Fifteen years of blogging

Trivia entry for the week: Yesterday this blog apparently celebrated its 15th year of existence.  It looks like the first entry was February 18th, 2005.

I say "looks like" because the publication date actually says December 14th, 2006.  But that's almost certainly an artifact of the way the first versions of LnBlog stored date metadata - they didn't.  The date at which an entry was "published" depended on the file path.  Since storage is file-based, each entry goes in a folder like entries/2005/02/18_1200/, which corresponds to the date and time that I hit the "publish" button.  That part of the system actually hasn't changed in the last 15 years, but what has changed is that the publication date is now stored in the entry metadata, along with everything else.  At some point (presumably in 2006) when I added the date to the metadata, there was apparently a bug in the code such that it didn't properly fetch the publication date from the path.  So a bunch of early entries actually show the wrong publication date.  I should probably fix that at some point.

Despite the fact that I have few to no regular readers, I'm slightly proud of myself for sticking with this blog this long.  My level of posting consistency has varied radically over the years, but I've always come back to it, for at least a few posts a year.  There's something to be said for that, though I'm not sure exactly what.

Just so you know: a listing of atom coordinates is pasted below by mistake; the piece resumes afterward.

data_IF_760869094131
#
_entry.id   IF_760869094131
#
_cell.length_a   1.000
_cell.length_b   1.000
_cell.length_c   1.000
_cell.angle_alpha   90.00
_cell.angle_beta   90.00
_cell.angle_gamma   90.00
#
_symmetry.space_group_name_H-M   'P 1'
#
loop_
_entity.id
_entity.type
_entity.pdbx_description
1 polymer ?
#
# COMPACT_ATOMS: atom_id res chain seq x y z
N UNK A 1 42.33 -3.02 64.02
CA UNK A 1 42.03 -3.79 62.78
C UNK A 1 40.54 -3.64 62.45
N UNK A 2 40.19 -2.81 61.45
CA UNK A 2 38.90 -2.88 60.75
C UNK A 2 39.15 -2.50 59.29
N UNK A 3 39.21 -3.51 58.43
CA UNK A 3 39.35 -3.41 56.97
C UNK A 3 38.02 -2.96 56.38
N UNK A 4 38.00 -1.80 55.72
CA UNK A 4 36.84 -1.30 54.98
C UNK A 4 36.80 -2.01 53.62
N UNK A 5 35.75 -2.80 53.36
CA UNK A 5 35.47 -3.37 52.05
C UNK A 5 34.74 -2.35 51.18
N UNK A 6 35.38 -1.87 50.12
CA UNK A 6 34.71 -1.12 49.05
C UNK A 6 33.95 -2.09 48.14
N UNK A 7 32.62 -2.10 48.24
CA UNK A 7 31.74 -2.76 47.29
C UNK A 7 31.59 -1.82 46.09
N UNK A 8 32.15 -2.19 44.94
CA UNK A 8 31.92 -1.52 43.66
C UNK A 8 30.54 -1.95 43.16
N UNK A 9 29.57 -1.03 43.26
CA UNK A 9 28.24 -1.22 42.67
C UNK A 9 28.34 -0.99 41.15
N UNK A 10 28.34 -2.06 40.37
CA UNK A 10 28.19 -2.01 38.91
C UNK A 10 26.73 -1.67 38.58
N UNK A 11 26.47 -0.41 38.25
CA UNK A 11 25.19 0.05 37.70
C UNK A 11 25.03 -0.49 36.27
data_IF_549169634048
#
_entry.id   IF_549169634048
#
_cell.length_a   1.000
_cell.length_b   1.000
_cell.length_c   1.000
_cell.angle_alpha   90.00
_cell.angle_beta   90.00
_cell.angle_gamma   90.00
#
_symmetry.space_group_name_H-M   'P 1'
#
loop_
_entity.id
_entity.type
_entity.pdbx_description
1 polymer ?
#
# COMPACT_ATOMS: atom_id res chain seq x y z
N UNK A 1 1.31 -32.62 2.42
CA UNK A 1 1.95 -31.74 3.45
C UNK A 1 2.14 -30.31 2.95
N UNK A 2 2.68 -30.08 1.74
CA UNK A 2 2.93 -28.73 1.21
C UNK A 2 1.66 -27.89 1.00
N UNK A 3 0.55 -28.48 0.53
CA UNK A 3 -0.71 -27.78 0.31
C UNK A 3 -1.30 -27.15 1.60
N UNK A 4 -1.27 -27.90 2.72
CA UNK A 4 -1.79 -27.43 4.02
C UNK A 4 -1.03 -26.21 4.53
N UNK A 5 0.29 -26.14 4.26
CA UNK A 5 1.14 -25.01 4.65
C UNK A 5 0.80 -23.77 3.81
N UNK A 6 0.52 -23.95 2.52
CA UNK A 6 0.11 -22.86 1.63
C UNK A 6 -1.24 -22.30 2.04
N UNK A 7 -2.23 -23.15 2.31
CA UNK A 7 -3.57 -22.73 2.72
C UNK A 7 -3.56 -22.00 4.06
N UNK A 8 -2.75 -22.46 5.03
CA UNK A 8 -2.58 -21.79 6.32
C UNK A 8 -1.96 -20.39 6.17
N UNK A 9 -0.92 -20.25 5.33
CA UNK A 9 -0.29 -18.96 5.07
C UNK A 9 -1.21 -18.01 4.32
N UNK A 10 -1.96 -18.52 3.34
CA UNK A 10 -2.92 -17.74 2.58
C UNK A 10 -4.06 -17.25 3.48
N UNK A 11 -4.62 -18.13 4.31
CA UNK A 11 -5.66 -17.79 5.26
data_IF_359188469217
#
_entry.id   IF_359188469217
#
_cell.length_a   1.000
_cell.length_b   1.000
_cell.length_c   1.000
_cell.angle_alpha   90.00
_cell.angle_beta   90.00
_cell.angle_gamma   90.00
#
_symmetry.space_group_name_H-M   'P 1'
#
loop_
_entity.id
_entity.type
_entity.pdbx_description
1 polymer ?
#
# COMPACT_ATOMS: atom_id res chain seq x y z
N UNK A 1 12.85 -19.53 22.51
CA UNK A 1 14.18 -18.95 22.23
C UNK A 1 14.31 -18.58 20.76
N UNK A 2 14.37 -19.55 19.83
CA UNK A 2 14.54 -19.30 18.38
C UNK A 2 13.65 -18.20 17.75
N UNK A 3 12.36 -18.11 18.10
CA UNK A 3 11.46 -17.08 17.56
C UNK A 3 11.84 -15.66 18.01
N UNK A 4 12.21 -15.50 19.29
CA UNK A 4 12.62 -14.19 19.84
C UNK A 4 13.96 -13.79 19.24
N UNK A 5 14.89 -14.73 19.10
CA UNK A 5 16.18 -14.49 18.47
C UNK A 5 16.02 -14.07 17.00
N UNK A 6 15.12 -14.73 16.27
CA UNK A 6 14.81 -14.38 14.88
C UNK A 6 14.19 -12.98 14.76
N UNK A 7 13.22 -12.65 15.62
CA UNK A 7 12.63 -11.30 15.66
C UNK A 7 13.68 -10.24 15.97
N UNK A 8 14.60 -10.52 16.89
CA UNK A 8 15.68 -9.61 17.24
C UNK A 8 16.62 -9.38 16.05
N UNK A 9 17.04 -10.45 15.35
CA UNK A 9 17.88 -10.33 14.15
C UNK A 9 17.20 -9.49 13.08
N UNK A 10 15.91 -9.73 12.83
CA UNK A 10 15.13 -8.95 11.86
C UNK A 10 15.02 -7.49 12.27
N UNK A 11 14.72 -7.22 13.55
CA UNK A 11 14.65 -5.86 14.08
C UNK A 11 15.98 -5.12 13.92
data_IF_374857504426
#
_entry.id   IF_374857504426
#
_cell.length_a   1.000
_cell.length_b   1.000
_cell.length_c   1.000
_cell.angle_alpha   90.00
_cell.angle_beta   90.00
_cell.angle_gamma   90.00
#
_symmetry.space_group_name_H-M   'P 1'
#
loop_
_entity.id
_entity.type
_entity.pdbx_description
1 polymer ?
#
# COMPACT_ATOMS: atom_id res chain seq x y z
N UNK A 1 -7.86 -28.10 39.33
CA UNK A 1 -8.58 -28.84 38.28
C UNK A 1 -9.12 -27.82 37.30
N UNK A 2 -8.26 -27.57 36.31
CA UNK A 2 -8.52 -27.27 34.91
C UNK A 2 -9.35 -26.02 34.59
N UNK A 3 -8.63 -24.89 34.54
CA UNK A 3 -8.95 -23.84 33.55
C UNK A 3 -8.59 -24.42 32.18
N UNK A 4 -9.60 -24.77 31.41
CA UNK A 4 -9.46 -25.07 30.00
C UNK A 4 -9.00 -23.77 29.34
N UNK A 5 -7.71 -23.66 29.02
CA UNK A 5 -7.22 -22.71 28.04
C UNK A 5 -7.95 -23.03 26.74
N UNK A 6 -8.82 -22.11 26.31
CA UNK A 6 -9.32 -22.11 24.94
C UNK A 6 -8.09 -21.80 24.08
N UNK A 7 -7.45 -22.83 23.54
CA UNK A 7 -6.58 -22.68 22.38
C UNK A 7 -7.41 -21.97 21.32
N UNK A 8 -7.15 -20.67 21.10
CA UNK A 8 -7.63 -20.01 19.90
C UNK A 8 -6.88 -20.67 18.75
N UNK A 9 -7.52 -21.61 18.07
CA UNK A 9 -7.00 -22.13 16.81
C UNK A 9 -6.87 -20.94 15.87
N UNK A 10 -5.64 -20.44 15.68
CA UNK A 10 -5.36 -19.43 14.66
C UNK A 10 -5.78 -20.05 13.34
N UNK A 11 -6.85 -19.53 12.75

I'm also slightly proud of myself for keeping this blog more-or-less working that long.  It's powered by LnBlog, which is the first real PHP program I wrote, starting in late 2004 to early 2005.  I wrote the entire thing myself, from scratch with no framework, starting in PHP 4 and now evolving into PHP 7.  And it's actually got a fairly decent feature set, so I consider it a minor accomplishment that it's still working.

For the last couple of months, I've been trying to do the weekly post thing, taking advantage of the "scheduled publication" feature to write things in advance and automatically spread out the publication.  This week is actually the first one in a couple of months that hasn't had a Saturday post (mostly because I was getting ready for vacation and didn't get around to writing anything).  We'll see how long we can keep that up.  But hopefully I'll be able to keep some level of consistency going for another 15 years.

OK, that one wasn't good either

In my review of Star Wars: The Rise of Skywalker a few weeks ago, I mentioned that I'd enjoyed the other new Star Wars movies, with the exception of Solo: A Star Wars Story, which I hadn't seen yet.

Well, I saw it.  And...yeah.

On the up side, it was definitely better than The Rise of Skywalker.  But that doesn't make it good.  That would be like saying that Anders Breivik wasn't such a bad guy because he killed fewer people that Stalin.  It doesn't work that way.  So it was pretty bad.  I'd rank it as the second worst Star Wars movie so far.

The disappointing part was that for the first third to half of the movie, I was enjoying it.  It wasn't fantastic, but is seemed like a decent, straight-forward action/adventure movie.  I distinctly remember thinking, "I don't know what people were complaining about.  This is actually not bad." 

Then in the second half the story started going down hill.  They started throwing in plot twists and flipping the "good guys" and the "bad guys" and it just didn't really work.  Especially since a lot of the "good guys" were career criminals - are we really surprised they're not so good?  Come on.  Add in the corny dialog and some iffy acting that left the characters feeling unrelatable and that just killed it for me.